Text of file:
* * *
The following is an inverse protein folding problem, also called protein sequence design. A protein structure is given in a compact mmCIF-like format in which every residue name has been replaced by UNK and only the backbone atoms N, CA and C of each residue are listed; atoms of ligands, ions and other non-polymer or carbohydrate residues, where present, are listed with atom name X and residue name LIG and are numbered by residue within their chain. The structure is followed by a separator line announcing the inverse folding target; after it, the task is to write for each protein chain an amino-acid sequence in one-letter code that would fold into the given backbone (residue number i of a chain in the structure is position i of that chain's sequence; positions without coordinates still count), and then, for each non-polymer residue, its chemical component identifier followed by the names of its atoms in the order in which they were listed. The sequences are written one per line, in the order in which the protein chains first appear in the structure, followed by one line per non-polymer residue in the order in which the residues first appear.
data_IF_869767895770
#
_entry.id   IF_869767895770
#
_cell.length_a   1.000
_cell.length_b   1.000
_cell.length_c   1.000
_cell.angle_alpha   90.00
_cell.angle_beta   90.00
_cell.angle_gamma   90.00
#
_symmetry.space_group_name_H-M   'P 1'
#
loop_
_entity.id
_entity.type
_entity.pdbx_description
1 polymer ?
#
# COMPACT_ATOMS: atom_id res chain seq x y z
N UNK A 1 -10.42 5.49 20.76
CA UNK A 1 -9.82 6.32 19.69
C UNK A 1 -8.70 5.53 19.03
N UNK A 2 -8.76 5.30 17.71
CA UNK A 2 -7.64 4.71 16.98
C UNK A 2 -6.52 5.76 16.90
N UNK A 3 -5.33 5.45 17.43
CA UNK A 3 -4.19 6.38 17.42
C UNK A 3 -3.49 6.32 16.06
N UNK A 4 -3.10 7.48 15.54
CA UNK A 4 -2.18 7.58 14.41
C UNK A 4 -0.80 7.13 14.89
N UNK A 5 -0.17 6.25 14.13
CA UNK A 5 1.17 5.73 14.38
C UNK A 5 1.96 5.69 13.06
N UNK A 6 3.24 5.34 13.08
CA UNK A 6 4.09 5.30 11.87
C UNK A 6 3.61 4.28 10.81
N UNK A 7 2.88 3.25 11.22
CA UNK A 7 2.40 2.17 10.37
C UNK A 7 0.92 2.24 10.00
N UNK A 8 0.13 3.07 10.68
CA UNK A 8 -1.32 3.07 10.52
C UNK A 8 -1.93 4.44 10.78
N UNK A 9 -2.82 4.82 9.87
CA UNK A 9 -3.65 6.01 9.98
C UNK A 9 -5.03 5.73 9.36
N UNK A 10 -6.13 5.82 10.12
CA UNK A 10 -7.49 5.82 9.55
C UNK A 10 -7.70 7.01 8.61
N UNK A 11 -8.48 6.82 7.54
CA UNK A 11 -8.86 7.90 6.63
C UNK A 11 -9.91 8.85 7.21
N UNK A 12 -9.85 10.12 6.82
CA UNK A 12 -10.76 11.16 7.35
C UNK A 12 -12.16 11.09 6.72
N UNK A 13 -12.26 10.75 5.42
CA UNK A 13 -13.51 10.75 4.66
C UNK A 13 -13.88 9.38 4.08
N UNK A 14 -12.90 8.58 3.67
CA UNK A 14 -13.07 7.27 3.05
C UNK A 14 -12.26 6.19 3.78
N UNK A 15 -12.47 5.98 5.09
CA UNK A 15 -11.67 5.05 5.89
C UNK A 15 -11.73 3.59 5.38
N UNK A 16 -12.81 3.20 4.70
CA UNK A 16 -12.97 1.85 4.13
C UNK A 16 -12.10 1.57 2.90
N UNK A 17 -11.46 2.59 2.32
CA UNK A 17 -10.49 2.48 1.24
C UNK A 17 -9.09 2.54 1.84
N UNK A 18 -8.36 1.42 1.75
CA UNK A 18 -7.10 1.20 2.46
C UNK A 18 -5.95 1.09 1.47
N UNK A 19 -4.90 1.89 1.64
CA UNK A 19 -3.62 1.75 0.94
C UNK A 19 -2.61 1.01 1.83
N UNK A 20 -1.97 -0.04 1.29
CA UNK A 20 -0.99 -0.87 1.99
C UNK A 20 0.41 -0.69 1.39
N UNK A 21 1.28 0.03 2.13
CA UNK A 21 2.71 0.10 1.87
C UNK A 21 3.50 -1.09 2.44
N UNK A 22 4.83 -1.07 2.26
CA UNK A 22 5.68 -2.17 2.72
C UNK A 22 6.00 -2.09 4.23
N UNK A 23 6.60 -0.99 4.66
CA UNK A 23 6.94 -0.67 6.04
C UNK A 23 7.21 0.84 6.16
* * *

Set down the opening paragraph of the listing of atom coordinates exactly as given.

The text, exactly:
The following is an inverse protein folding problem, also called protein sequence design. A protein structure is given in a compact mmCIF-like format in which every residue name has been replaced by UNK and only the backbone atoms N, CA and C of each residue are listed; atoms of ligands, ions and other non-polymer or carbohydrate residues, where present, are listed with atom name X and residue name LIG and are numbered by residue within their chain. The structure is followed by a separator line announcing the inverse folding target; after it, the task is to write for each protein chain an amino-acid sequence in one-letter code that would fold into the given backbone (residue number i of a chain in the structure is position i of that chain's sequence; positions without coordinates still count), and then, for each non-polymer residue, its chemical component identifier followed by the names of its atoms in the order in which they were listed. The sequences are written one per line, in the order in which the protein chains first appear in the structure, followed by one line per non-polymer residue in the order in which the residues first appear.